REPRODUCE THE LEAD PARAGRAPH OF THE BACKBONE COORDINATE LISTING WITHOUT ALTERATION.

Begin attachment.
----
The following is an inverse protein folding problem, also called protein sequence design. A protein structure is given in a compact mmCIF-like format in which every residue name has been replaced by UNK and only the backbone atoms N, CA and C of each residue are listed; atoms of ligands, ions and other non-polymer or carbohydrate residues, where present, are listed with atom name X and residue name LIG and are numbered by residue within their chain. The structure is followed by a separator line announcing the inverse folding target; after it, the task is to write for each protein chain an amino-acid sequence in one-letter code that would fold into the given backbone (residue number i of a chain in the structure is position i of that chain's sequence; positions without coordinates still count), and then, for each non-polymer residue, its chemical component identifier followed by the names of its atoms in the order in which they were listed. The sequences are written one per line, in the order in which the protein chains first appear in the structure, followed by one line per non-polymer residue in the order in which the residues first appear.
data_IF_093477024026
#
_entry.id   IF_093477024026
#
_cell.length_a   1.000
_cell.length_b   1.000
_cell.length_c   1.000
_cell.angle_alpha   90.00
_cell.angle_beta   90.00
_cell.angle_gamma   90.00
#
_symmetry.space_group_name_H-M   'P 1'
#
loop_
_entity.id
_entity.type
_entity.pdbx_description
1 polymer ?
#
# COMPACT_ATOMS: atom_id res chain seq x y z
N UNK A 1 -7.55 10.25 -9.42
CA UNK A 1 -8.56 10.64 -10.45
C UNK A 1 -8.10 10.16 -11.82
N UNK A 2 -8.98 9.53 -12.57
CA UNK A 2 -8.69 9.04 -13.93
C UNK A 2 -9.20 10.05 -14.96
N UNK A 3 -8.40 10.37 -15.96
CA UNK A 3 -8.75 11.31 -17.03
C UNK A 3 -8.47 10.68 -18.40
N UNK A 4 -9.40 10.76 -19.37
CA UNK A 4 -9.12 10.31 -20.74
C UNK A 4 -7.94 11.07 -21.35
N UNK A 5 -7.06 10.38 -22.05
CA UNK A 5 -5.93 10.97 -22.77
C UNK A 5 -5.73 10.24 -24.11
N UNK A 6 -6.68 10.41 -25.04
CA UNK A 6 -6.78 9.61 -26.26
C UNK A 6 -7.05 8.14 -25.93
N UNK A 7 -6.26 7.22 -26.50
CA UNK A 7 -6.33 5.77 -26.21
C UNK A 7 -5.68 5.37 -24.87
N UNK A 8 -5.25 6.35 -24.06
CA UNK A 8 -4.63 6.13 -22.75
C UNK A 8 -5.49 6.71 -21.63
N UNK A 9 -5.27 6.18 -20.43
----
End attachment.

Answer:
The following is an inverse protein folding problem, also called protein sequence design. A protein structure is given in a compact mmCIF-like format in which every residue name has been replaced by UNK and only the backbone atoms N, CA and C of each residue are listed; atoms of ligands, ions and other non-polymer or carbohydrate residues, where present, are listed with atom name X and residue name LIG and are numbered by residue within their chain. The structure is followed by a separator line announcing the inverse folding target; after it, the task is to write for each protein chain an amino-acid sequence in one-letter code that would fold into the given backbone (residue number i of a chain in the structure is position i of that chain's sequence; positions without coordinates still count), and then, for each non-polymer residue, its chemical component identifier followed by the names of its atoms in the order in which they were listed. The sequences are written one per line, in the order in which the protein chains first appear in the structure, followed by one line per non-polymer residue in the order in which the residues first appear.